Patients that are candidates for advanced radiation therapy will have specialized testing done called radioactive thyroid scintigraphy. This test is done by a veterinary radiologist and requires specialized equipment and training. It is generally done as a part of the treatment protocol.

Because the increased metabolic rate associated with hyperthyroidism increases blood flow to the kidneys, it is particularly important to evaluate kidney function with blood and urine tests prior to therapy as well as after therapy has been initiated.

Treatment

There are many therapeutic options for patients with hyperthyroidism. Methimazole is an oral anti-thyroid medication; it must be given one or two times daily for the life of the cat. This medication blocks the uptake of iodine, which is necessary for the production of active thyroid hormone. In recent years, limited iodine diets have been used as an alternative therapy for

hyperthyroidism. Patients must eat this diet exclusively; there can be challenges with palatability especially in multi-cat households.

Surgical removal of the thyroid gland used to be a popular option for treatment of hyperthyroidism but is now mostly reserved for patients with cancerous thyroid tumors.

Radiation therapy is the most definitive way to treat hyperthyroidism. This is accomplished by giving an injection of radioactive iodine. Because iodine is taken up exclusively by the thyroid gland, the radiation will leach out into the gland and destroy the overactive tissue. Patients undergoing this therapy need to be isolated until whole-body radiation levels are at acceptable readings for release. This generally means separation from family for a week as well as some post-release precautions. The major benefit of radiation therapy is that it eliminates the need for long-term oral medication, it is safe, and not painful for your pet.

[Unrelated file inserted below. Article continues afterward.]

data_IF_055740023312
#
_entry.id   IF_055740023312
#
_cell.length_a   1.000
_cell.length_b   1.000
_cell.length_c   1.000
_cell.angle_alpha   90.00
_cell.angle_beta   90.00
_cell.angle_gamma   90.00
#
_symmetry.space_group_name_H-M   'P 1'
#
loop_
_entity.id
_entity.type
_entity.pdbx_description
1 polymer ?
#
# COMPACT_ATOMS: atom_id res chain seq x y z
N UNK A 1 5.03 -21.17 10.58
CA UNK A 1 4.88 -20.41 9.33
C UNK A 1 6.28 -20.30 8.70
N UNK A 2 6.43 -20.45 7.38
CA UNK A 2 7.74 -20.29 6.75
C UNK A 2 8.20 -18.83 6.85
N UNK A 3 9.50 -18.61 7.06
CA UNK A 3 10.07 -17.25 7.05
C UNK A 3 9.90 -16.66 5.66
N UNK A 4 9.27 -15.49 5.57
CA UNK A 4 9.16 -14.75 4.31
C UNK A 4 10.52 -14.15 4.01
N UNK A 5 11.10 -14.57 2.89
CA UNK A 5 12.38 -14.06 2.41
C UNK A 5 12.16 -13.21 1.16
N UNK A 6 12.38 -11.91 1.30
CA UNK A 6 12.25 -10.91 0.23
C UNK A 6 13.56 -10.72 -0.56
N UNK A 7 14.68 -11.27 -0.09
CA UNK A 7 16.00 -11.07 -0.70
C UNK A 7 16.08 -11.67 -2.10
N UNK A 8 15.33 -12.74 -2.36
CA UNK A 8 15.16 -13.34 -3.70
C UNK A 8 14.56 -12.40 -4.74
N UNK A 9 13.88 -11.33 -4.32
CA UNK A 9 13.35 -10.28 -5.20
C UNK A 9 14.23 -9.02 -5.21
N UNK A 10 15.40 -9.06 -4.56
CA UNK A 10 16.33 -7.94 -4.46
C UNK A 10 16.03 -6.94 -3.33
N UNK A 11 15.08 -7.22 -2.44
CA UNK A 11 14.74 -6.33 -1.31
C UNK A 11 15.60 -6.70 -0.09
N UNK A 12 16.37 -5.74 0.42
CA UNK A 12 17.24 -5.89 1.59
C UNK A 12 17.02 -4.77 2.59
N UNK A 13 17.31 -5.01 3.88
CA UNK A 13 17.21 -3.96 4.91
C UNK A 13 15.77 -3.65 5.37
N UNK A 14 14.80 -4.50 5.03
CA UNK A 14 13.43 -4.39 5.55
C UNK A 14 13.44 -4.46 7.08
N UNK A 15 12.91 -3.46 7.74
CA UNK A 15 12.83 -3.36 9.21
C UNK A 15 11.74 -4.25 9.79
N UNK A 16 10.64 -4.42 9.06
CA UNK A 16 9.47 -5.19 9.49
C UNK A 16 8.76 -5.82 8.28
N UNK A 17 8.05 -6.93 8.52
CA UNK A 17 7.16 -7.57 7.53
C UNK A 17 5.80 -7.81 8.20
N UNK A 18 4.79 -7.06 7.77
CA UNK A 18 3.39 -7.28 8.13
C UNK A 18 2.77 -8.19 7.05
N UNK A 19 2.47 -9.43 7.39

Prognosis

The overall prognosis for patients with hyperthyroidism due to a benign overgrowth of thyroid tissue is good. There are many therapeutic options available and most patients respond well to therapy. Patients that were diagnosed later and have heart or kidney damage have a variable prognosis, depending on the degree of organ dysfunction. Patients with malignant (cancerous) thyroid tumors sometimes respond well to a combination of surgery, radiation, and chemotherapy; long-term survival will depend upon how aggressive the tumor might be.

Long Term Follow-Up

Patients on oral therapy for hyperthyroidism require regular follow up for lab tests and thyroid assessment. Because methimazole has some potential toxicity, complete blood counts, as well as serum chemistries and urinalyses should be checked regularly. Primary care veterinarians, rather than the specialists at Veterinary Specialty Center generally do patient follow up. Patients treated with radioactive iodine therapy by the radiologists at Veterinary Specialty Center are released with very specific instructions for follow-up testing.

Patients that have shown signs of organ failure prior to diagnosis or after therapy for hyperthyroidism should follow up with one of the internal medicine specialists at Veterinary Specialty Center.